Business Maverick


WeBuyCars assures investors it can scoop 12% of used car market in four years

WeBuyCars assures investors it can scoop 12% of used car market in four years
Illustrative images | Faan (left) and Dirk van Der Walt (We Buy Cars CEOs); WeBuyCars in Richmond Park, Cape Town. (Photos: Gallo Images/ Fani Mahuntsi | Gallo Images / Misha Jordaan)

By 2012, WBC appointed its first buyers, which helped it scale the business nationally. This was the turning point — trusting someone else to do the job they loved.

When the founders launched WeBuyCars (WBC) in 2001, Dirk and Faan van der Walt had a passion for selling cars. Faan had an eye for a bargain and Dirk was the marketing expert. But money was tight: Faan had made an initial investment in WBC from money earned teaching in the UK, so they could only afford to buy a couple of used cars at a time. 

It was slow going at first. 

Faan, now CEO, says he recalls Dirk, who studied marketing and is their chief strategy officer, had dreamt of selling a car a day – 30 cars a month. By the end of 2001, they had sold 120 cars, largely driven by word of mouth and advertising in newspapers.

In 2023, WBC sold more than 150,000 vehicles, motorbikes, trailers, boats and caravans. 

Last week, WBC holding company, Transaction Capital, announced WBC would be listed separately on the JSE in April.

The brothers Van der Walt were WBC’s first employees, playing it safe by making the right purchases, staying in the bottom end of the used car market and reinvesting their profits in the business. 

They never paid themselves salaries, taking only what they needed to get by, and never had to go to a bank to beg for money. 

The brothers would drive around with bags of money and contracts and do the registrations and repairs themselves, which helped them to develop a solid understanding of market dynamics and what it takes to buy and sell cars.

Dirk, WBC’s dreamer, envisaged a billboard on the N1, but not just any billboard: it needed to show intent, so the brothers posed with money in hand, telling customers that they wanted to buy their cars. 

It was the branding that served WBC for years and made them a household name.

Their biggest challenge at first was price discovery; to understand what vehicles were worth.

“There wasn’t any internet, so you had to know your stuff. We limited the brands because we knew those brands, and we started at the bottom end of the market because that’s what we could afford,” Faan told investors on Friday.

Those early years have engendered a great appreciation for the bottom end of the market, which serves WBC well today. 

Faan told investors that after the first decade, as they got busier and busier, Dirk insisted that they needed a website. “I said, ‘Why?’ He said, ‘Trust me, we need to get a website’.”

An online presence was critical, helping people in other geographies to find cars through the platform and generate leads. 

“All of a sudden, we found ourselves on planes buying cars across the country. And that’s when we knew we had to scale this business.”

Growth was organic.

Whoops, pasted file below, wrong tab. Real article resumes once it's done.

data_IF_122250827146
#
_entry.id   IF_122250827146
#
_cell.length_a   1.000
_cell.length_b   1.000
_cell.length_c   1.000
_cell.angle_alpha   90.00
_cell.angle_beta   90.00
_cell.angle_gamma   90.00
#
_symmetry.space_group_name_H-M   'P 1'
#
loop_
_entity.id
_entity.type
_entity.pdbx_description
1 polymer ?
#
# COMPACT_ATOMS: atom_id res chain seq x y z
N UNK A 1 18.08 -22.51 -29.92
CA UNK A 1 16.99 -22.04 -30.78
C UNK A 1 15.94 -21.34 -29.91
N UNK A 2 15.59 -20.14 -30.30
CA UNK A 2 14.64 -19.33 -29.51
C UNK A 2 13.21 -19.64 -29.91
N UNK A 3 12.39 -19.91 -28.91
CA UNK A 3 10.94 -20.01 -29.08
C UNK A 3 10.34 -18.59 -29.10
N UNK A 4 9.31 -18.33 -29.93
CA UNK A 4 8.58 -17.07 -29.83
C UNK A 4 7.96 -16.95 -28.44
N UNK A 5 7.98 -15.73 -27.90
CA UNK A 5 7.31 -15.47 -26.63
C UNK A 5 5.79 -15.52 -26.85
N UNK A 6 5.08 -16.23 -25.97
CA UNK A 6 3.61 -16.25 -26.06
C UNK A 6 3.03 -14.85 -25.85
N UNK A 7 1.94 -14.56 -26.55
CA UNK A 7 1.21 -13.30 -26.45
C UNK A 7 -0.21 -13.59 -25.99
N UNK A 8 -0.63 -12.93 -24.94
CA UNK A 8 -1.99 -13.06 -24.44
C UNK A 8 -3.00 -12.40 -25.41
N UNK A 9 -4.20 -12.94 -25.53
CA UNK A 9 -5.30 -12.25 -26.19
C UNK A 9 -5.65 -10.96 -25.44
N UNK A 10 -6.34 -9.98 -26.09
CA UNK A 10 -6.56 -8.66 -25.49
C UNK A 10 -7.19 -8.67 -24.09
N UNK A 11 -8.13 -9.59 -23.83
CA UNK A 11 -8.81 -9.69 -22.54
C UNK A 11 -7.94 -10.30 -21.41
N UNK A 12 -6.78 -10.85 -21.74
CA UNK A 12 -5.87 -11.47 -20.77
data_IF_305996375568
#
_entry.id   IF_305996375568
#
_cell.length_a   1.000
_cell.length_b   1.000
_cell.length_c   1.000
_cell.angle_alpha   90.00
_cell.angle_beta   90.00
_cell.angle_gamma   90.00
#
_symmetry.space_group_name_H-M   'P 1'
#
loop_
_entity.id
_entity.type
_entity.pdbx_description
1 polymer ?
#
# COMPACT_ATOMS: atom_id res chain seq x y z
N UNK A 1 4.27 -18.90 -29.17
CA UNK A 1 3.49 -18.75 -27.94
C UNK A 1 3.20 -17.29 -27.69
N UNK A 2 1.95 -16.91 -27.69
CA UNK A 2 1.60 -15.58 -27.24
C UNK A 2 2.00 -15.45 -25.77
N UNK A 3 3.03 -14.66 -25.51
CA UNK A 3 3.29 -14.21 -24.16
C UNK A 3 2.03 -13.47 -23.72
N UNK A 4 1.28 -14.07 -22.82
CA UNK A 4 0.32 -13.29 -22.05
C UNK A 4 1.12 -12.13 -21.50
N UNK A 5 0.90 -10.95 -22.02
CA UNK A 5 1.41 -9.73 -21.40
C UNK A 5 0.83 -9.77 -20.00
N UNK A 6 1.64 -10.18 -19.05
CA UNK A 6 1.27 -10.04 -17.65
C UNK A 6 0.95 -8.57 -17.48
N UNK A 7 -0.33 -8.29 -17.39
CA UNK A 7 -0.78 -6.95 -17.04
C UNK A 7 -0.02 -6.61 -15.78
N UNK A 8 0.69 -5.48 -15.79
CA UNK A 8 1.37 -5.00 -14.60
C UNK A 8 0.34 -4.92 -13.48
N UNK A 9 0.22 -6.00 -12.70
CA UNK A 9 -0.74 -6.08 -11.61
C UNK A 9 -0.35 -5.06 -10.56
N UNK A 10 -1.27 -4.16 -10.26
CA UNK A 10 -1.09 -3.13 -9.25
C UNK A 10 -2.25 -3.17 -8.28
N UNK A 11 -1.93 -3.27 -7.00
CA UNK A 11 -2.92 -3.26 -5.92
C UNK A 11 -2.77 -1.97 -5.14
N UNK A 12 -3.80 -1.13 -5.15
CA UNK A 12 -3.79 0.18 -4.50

It took nine years before they built their first car warehouse – or “supermarket” – in Pretoria East, with capacity for just 100 cars. 


By 2012, WBC appointed its first buyers, which helped them scale their business nationally. This was the turning point —  trusting someone else to do the job they loved.

In July last year, it acquired the Northgate Dome, which can accommodate 2,000 cars and sells the same number each month. There are 14 other warehouses in Gauteng, Cape Town, Gqeberha, George and KwaZulu-Natal, nine of which belong to WBC, and 74 “buying pods” in shopping malls dotted around the country. 

WBC opened its Midstream Supermarket in 2017 — Africa’s biggest car showroom sold 16,435 cars and sold a minority stake to Transaction Capital. 

Since 2020, when Transaction Capital acquired a 49.9% non-controlling stake in WBC, the company has doubled its sales. 

Last month, WBC sold more than 14,006 cars, including 3,500 to dealers. 


In four years, they doubled in size and volume, Faan said. 

“This momentum has been the same since we started and it’s gaining traction. We plan to see that continuing into the future.”

Business is so buoyant, they expect to take up to 12% of South Africa’s used car market by 2028. 

WBC data shows that when someone buys a new vehicle, they keep it for about five years. If they buy second-hand, they hold on to it for three years. 

The used market is also much more stable than the new market. 


With about 11 million vehicles on SA roads, and a further 600,000 new vehicles entering the market each year, WBC is banking on a growing car pool.

The second-hand vehicle market in South Africa is buoyant — thanks in large part to the cost of living crisis that is driving customers to buy affordable used vehicles, instead of new. DM


Comments - Please in order to comment.

  • Agf Agf says:

    We Buy Cars is great if you want to SELL your car in a hurry and it’s in reasonable condition. They will give you a good price and the transaction is seamless. However, be vary very very careful if you want to BUY a car from them. Although they give you a Dekra report, check it carefully and check the car carefully. Make sure you drive it. Sometimes the car has so little fuel in it, it barely makes it round the block. There are bargains to be had but “Caveat Emptor” (buyer beware)

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